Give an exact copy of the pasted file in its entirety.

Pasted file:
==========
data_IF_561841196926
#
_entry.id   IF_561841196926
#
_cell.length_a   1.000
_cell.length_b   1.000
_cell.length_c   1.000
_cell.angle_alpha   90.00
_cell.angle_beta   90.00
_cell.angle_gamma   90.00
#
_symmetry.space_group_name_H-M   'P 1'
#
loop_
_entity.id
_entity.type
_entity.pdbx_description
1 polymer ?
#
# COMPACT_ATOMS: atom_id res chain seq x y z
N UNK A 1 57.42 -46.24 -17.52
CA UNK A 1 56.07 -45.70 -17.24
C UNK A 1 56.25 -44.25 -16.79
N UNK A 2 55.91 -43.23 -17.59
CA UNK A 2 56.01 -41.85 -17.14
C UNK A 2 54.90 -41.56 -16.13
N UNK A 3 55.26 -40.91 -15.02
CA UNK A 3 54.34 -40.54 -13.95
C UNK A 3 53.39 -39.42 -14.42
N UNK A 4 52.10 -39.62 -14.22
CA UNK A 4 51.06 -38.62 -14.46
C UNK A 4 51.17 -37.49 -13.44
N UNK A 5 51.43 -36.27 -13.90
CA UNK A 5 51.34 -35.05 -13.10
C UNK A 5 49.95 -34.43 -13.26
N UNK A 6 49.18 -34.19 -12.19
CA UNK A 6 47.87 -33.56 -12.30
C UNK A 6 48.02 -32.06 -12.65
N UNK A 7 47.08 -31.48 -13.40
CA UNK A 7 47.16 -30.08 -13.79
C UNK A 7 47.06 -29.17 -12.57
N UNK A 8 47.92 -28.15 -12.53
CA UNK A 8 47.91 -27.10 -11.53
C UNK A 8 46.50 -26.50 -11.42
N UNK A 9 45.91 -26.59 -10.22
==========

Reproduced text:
data_IF_561841196926
#
_entry.id   IF_561841196926
#
_cell.length_a   1.000
_cell.length_b   1.000
_cell.length_c   1.000
_cell.angle_alpha   90.00
_cell.angle_beta   90.00
_cell.angle_gamma   90.00
#
_symmetry.space_group_name_H-M   'P 1'
#
loop_
_entity.id
_entity.type
_entity.pdbx_description
1 polymer ?
#
# COMPACT_ATOMS: atom_id res chain seq x y z
N UNK A 1 57.42 -46.24 -17.52
CA UNK A 1 56.07 -45.70 -17.24
C UNK A 1 56.25 -44.25 -16.79
N UNK A 2 55.91 -43.23 -17.59
CA UNK A 2 56.01 -41.85 -17.14
C UNK A 2 54.90 -41.56 -16.13
N UNK A 3 55.26 -40.91 -15.02
CA UNK A 3 54.34 -40.54 -13.95
C UNK A 3 53.39 -39.42 -14.42
N UNK A 4 52.10 -39.62 -14.22
CA UNK A 4 51.06 -38.62 -14.46
C UNK A 4 51.17 -37.49 -13.44
N UNK A 5 51.43 -36.27 -13.90
CA UNK A 5 51.34 -35.05 -13.10
C UNK A 5 49.95 -34.43 -13.26
N UNK A 6 49.18 -34.19 -12.19
CA UNK A 6 47.87 -33.56 -12.30
C UNK A 6 48.02 -32.06 -12.65
N UNK A 7 47.08 -31.48 -13.40
CA UNK A 7 47.16 -30.08 -13.79
C UNK A 7 47.06 -29.17 -12.57
N UNK A 8 47.92 -28.15 -12.53
CA UNK A 8 47.91 -27.10 -11.53
C UNK A 8 46.50 -26.50 -11.42
N UNK A 9 45.91 -26.59 -10.22